Transferring Motor Warranties When Selling Your Vehicle – Pros and Cons Explained
An extended warranty can provide peace of mind when purchasing a new car. Since extended warranties often kick in after the original manufacturer’s warranty has expired, your car will be covered for the length of the contract. An added benefit of most extended warranties is that they are often transferable if you decide to sell your vehicle before the expiration of the warranty contract. This can add value to your vehicle and make it more attractive to buyers.
Can You Transfer a Warranty When Selling Your Car?
Before you purchase an extended warranty on a new or used vehicle, check whether that warranty is transferable (which is not always the case).
If it is, follow these basic steps to transfer an existing warranty to the buyer of your vehicle.
- Contact the administrator of the contract (dealership or third party).
- Fill out a warranty transfer form. (most forms will require information from both the seller and buyer).
- Provide the vehicle’s service history (proof of regular maintenance and service are often required to transfer a warranty.)
- Show documentation that a private sale has been made (eg. – copy of title transfer document).
- Get an inspection report from a qualified mechanic.
- Each warranty may have different vehicle inspection requirements to ensure a warranty has not become void.
- Check with your provider for authorized mechanics or requirements.
- Mail in all of the above paperwork PLUS the applicable transfer fee (varies by provider).
- In most cases, warranty transfers must be made within a pre-determined number of days following the sale of a vehicle, so make sure you complete the requirements as soon as possible.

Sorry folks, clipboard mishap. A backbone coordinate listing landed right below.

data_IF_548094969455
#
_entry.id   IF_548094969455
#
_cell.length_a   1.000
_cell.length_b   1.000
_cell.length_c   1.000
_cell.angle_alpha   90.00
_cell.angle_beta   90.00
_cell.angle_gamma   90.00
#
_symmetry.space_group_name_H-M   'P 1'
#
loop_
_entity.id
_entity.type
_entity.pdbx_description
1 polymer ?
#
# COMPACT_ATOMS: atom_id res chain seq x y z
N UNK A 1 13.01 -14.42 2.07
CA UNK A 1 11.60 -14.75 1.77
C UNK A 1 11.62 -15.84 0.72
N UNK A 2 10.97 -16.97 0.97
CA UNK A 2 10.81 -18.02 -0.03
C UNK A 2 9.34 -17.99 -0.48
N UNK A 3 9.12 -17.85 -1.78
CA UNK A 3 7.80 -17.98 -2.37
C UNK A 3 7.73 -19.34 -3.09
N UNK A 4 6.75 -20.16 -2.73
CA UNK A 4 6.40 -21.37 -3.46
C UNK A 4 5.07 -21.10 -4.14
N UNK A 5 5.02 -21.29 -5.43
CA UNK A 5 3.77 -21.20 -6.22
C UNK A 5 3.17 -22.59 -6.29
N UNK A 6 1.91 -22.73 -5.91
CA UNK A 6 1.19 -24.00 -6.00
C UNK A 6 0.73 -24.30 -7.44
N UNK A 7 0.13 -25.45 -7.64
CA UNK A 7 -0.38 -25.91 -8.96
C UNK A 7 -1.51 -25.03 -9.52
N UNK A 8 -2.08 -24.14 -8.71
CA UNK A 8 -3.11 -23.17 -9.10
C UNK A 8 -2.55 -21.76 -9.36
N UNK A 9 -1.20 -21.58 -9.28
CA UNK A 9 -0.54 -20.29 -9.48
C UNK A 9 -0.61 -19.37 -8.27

Not all extended warranties are transferable. Reasons an extended warranty may not be transferable include:
- Attempting to transfer a warranty to a different vehicle.
- Modifications or repairs made in which factory parts were not used.
- Repairs or services made at an unauthorized mechanic.
- Dealerships, for example, may require maintenance at an authorized location.
- Failure to conduct required maintenance, which can include:
- Oil changes.
- Routine engine maintenance.
- Brake inspections.
- Unreported damage to the vehicle body or frame.
- Misuse of the vehicle.
- Street racing is a common reason for voiding a warranty.
- Repairs and service that is not made in a timely fashion.
- Transferring a warranty between owners outside of the allowable window.
In the event that you end up with a warranty that won’t transfer due to any of the circumstances mentioned above, you typically have two options:
- Pay for any repairs as needed on an on-going basis.
- Obtain a new extended warranty from a third-party provider.